What is General Average and what is its role in the shipping industry?
Imagine a situation at sea like a fire or severe storm or any other life threatening situation. Under such circumstances, the master of the ship (as a last resort) might be forced to jettison (throw overboard) some or all cargoes that are on the ship in order to save part or whole of the ship.
When such situation occurs, the ship declares a legal principle of Maritime Law termed “General Average”. Under this principle, all parties who are involved in the voyage will be asked to proportionally share the losses resulting from such sacrifice. All parties including all merchants whose cargo landed safely would also be called to contribute a portion, based upon a share or percentage, to the merchant or merchants whose goods had been jettisoned in order to avert danger to the whole ship/crew.
General Average is defined by York Antwerp rules 1994 and these rules lay guidelines for the distribution of loss in the event of General Average.
The rule states the apportionment of losses amongst the parties involved in any maritime adventure in case of an extra ordinary sacrifice or if the expenditure is made intentionally with proper justification that the causes for the same involved preserve the other property from risk of being lost.
The underlying cause which led to introduction of General Average was, in event of the grave situations where safety of ship, crew members and cargo was jeopardized. It’s always a difficult decision for ship’s crew to take appropriate action to save the interests of cargo owners and the ship. The time constraints in such exigencies don’t allow the ship’s crew to decide which cargo to jettison and which to leave. Consequently there would be a hot debate arising among cargo and ship owners as to whose cargo has been jettisoned and whose interests compromised. The loss being totally on the account of the person whose cargo has been discharged.
Thus, in order to
regulate unprejudiced interests of all those parties who enter into a common maritime venture, a powerful tool named General Average was introduced, in the York Antwerp rules of 1890 and later reviewed and amended recently in 1994.
The clauses of General Average under the York Antwerp Rules 1994 can be simplified as detailed hereunder:
- A loss is deemed to be considered under general average if and only if the reason of sacrifice is extraordinary or the sacrifice is reasonably made for the purpose of common safety for preserving the property involved. e.g. Capsizing due to inclement weather condition, shifting of cargo leading to excessive listing of vessel.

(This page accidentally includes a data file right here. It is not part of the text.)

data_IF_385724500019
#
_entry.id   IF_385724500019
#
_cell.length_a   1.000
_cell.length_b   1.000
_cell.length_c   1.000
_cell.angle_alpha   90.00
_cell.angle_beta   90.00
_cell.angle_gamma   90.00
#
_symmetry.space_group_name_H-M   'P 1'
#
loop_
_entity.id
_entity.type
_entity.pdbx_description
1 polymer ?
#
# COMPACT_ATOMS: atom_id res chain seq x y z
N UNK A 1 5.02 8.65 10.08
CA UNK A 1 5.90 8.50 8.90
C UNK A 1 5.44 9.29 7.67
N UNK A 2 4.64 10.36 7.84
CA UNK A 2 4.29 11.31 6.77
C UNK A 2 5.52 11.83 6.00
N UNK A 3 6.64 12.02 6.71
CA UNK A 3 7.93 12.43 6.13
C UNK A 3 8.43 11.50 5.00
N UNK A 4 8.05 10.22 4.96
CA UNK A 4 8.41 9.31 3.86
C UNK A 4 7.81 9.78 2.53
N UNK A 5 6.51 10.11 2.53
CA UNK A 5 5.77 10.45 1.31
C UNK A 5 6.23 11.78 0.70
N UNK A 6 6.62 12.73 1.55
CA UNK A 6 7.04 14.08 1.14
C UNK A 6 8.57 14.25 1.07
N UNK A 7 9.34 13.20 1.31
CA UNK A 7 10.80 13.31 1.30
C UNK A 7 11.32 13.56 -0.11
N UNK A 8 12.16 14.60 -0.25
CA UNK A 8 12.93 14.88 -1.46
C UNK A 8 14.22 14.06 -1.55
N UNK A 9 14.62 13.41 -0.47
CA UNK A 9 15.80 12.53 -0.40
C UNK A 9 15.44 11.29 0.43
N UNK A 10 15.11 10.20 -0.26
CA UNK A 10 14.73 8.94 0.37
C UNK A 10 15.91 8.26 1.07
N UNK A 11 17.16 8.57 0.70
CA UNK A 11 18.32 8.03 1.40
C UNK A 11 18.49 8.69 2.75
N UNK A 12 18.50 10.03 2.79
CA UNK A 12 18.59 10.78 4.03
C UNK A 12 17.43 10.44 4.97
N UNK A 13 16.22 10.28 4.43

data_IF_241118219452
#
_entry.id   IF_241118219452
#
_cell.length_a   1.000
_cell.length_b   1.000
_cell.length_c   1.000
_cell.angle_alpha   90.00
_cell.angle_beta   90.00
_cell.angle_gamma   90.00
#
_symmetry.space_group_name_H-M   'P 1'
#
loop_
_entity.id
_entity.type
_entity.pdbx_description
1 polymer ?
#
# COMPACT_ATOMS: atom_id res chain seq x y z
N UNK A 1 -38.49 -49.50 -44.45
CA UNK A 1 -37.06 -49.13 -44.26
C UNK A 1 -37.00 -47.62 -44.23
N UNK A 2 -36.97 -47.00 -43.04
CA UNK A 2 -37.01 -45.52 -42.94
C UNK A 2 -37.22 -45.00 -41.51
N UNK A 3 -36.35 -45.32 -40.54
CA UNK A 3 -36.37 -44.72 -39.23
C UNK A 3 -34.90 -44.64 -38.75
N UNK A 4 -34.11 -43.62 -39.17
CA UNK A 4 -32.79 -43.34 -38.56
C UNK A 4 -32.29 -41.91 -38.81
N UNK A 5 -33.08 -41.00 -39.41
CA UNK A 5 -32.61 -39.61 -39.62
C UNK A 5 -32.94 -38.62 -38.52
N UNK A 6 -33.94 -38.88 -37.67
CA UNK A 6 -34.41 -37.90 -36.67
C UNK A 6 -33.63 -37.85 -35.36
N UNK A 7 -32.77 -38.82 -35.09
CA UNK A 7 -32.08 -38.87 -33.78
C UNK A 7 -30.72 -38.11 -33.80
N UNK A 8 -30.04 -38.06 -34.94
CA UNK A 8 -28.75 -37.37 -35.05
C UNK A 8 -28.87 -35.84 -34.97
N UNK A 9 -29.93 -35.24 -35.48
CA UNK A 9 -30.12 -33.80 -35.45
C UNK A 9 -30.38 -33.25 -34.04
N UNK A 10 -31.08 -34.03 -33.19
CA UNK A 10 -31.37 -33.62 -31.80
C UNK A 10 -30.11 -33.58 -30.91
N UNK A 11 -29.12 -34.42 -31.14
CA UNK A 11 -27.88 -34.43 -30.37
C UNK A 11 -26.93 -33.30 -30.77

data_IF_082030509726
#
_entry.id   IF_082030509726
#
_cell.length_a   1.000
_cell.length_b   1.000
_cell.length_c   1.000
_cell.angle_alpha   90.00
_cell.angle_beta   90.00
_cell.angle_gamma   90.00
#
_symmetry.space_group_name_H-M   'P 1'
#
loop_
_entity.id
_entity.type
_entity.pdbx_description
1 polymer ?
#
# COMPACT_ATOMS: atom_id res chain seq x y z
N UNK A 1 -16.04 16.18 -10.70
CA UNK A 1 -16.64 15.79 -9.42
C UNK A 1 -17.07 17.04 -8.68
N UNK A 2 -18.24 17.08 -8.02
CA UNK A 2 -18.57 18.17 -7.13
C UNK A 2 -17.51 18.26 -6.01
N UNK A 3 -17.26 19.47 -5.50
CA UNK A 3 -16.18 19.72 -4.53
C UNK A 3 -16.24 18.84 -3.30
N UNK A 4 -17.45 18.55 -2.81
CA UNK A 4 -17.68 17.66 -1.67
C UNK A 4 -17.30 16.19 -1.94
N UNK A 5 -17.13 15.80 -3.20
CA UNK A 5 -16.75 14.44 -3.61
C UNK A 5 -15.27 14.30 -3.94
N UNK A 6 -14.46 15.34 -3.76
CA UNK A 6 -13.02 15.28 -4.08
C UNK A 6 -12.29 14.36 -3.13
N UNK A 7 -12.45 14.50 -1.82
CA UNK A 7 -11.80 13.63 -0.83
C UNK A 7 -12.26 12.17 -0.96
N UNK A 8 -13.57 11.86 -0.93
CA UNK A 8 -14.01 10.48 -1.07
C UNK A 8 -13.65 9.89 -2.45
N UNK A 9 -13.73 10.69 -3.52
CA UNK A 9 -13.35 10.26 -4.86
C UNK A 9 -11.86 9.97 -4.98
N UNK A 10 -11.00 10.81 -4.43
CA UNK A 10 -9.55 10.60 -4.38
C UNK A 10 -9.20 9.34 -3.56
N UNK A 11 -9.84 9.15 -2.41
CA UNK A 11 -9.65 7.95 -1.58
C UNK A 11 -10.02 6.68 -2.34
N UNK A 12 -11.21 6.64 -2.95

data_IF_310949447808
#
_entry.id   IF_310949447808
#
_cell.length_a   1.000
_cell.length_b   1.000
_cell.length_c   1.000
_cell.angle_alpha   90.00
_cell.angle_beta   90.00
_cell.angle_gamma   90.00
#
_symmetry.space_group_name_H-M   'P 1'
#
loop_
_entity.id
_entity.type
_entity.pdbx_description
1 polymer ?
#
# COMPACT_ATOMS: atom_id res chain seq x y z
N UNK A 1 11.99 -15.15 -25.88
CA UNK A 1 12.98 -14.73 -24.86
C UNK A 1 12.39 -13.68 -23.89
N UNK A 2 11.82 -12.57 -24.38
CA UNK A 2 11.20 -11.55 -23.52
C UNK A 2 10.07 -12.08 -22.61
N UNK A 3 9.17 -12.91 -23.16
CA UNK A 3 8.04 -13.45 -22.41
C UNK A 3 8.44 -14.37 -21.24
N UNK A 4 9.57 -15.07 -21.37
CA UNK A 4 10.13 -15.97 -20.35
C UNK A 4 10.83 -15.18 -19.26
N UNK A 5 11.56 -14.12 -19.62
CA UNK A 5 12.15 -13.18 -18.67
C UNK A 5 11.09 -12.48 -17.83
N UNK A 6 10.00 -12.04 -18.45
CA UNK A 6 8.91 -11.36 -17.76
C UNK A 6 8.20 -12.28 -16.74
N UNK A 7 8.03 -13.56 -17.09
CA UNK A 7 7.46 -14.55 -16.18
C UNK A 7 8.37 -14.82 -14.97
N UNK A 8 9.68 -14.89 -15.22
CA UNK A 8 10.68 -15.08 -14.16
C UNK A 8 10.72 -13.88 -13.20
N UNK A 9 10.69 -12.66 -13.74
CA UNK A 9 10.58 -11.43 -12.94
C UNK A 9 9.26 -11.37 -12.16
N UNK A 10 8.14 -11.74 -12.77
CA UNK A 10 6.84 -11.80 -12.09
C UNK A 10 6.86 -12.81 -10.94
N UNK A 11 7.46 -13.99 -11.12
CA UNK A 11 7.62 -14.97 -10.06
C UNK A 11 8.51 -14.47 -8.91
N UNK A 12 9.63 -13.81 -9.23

- When two or more vessels are pushing or towing and are involved in a commercial reason, then general average applies if they disconnect from each other in order to preserve the vessel and the cargo.
- General average shall be applied only for those losses which are linked directly with the material value of the cargo carried or the vessel. Any claims arising due to the delay, a loss or expense caused due to loss of market or any indirect los
s must not be accounted into general average.
- Each party’s share in the general average should not be determined by fault based approach. The risk borne by all should be equal in all aspects. Though if one of the parties actions has resulted in the loss, legal actions can be taken against those actions
- Average adjusters are individuals or institutions looking after claims arising due to general average. The parties of a general average claim should send a written notice to them within 12 months from the date of termination of the common maritime agreement between the parties involved. If they do not receive this notice the adjusters are entitled to proceed with all available information with them.
- If a vessel or cargo is damaged by water, including damage by beaching or sinking a burning ship in order to extinguish the fire, then that damage shall be countable as general average. Also if a vessel is grounded intentionally for common safety, it excludes damage caused by smoke or heat of fire.
- If salvage operations are carried out in order to save or prevent the loss of cargo, or to prevent or reduce an environmental damage, the expenditures involved and the remunerations to salvors should be allowed in general average.
- If any vessel has been grounded and the cargo is liable to get damaged, then efforts can be made to refloat the vessel. However if such efforts cause damage to boilers or machinery of the vessel it shall be made as general average.
- The procuring expenses of any cargo, fuel or ship’s stores upon being discharged as per general average act shall be admitted into general average.
- Loss of freight incurred to the owner by due to loss or damage of cargo should be included in general average , however it is important to deduct from it the expenses which would have incurred by the owner for carriage as they were not actually incurred.
- If cargo is sold in damaged condition, the general average amount is the difference between net sound and net damaged value.
Source : http://www.marineinsight.com/